Like all other languages, the Russian has adopted many foreign words Scandinavian, Turkish, Mongolian and lately, Greek and Latin. But notwithstanding the assimilation of many nations and stems of the Ural-Altayan or Turanian stock which has been accomplished in the course of ages by the Russian nation, her language has remained remarkably pure. It is striking indeed to see how the translation of the bible which was made in the ninth century into the Ianguage currently spoken by the Moravians and the South Slavonians remains comprehensible, down to the present time, to the average Russian. Grammatical forms and the construction of sentences are indeed quite different now. But the roots, as well as a very considerable number of words remain the same as those which were used in current talk a thousand years ago.


1 – Ivan Sergeyevich Turgenev (Russian: Иван Сергеевич Тургенев) was a Russian novelist, short story writer, and playwright. His first major publication, a short story collection entitled A Sportsman’s Sketches, is a milestone of Russian Realism, and his novel Fathers and Sons is regarded as one of the major works of 19th-century fiction. Henry James who wrote no fewer than five critical essays on Turgenev’s work, claimed that “his merit of form is of the first order” (1873) and praised his “exquisite delicacy”.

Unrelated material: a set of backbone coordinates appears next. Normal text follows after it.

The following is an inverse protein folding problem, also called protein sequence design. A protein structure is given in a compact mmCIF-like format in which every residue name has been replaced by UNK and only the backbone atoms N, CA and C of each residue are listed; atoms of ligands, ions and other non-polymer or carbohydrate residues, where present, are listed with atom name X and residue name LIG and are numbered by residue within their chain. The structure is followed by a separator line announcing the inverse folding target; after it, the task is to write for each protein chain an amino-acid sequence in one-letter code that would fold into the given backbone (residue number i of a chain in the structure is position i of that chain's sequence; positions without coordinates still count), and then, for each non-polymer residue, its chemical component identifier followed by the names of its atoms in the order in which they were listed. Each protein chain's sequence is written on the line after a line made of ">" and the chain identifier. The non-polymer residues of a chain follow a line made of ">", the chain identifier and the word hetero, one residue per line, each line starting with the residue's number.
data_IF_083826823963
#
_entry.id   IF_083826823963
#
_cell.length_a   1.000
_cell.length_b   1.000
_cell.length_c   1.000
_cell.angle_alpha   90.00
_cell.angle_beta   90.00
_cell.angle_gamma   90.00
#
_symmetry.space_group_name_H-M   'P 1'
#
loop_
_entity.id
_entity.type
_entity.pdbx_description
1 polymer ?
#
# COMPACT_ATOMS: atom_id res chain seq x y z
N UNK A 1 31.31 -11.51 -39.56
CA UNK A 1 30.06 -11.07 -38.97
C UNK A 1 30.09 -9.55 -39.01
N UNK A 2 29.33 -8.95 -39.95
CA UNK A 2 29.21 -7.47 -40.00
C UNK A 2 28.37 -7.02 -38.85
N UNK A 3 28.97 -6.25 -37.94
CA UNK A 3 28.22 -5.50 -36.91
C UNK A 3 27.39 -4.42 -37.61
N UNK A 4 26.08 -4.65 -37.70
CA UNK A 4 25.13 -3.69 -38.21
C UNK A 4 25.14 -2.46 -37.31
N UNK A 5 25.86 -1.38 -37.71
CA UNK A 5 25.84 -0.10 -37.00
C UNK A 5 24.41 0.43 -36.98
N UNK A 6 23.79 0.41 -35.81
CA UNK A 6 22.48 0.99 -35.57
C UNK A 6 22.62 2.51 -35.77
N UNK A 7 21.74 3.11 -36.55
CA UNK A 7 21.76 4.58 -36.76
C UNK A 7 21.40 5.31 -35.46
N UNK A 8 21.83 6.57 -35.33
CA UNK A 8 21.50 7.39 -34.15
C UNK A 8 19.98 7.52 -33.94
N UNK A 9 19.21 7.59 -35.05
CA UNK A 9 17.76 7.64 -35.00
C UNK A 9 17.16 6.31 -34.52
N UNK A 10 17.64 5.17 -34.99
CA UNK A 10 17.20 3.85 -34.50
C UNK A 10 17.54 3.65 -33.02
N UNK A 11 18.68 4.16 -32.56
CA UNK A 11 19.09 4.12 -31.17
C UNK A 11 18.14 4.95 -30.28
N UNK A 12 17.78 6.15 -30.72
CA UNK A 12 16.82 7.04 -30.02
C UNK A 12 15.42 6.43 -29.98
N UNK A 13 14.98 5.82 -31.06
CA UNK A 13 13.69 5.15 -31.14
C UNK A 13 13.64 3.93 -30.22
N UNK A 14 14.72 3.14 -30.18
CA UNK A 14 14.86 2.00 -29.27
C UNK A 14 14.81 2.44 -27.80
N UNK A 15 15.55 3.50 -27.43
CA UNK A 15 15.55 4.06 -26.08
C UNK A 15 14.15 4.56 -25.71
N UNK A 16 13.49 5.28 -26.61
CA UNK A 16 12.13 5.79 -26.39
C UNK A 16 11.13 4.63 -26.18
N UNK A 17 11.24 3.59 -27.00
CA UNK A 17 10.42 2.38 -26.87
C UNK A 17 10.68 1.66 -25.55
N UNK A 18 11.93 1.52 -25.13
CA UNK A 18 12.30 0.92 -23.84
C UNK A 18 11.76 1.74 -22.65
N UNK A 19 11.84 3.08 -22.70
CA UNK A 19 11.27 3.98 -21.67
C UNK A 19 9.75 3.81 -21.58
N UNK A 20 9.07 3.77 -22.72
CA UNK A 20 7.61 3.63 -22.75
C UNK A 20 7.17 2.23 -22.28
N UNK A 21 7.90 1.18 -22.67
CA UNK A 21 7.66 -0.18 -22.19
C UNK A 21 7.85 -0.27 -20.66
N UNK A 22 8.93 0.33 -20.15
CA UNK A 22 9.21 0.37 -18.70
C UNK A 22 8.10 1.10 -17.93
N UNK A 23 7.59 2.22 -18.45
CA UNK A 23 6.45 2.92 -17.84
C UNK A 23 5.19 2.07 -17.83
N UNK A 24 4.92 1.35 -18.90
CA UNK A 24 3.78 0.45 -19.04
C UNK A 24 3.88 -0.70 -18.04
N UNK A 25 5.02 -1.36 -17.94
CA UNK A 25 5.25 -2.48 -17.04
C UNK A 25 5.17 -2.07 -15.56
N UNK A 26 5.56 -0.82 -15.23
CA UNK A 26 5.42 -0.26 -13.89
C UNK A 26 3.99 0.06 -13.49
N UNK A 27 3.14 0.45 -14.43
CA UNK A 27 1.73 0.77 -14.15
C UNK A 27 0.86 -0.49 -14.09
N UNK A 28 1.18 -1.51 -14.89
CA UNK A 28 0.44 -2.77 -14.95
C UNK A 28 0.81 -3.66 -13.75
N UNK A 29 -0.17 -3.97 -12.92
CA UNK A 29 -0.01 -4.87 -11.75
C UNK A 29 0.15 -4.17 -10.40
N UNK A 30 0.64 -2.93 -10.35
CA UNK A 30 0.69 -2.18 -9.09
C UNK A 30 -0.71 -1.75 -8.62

Henry James was an American-born writer, regarded as one of the key figures of 19th-century literary realism. He was the son of Henry James, Sr., a clergyman, and the brother of philosopher and psychologist William James and diarist Alice James.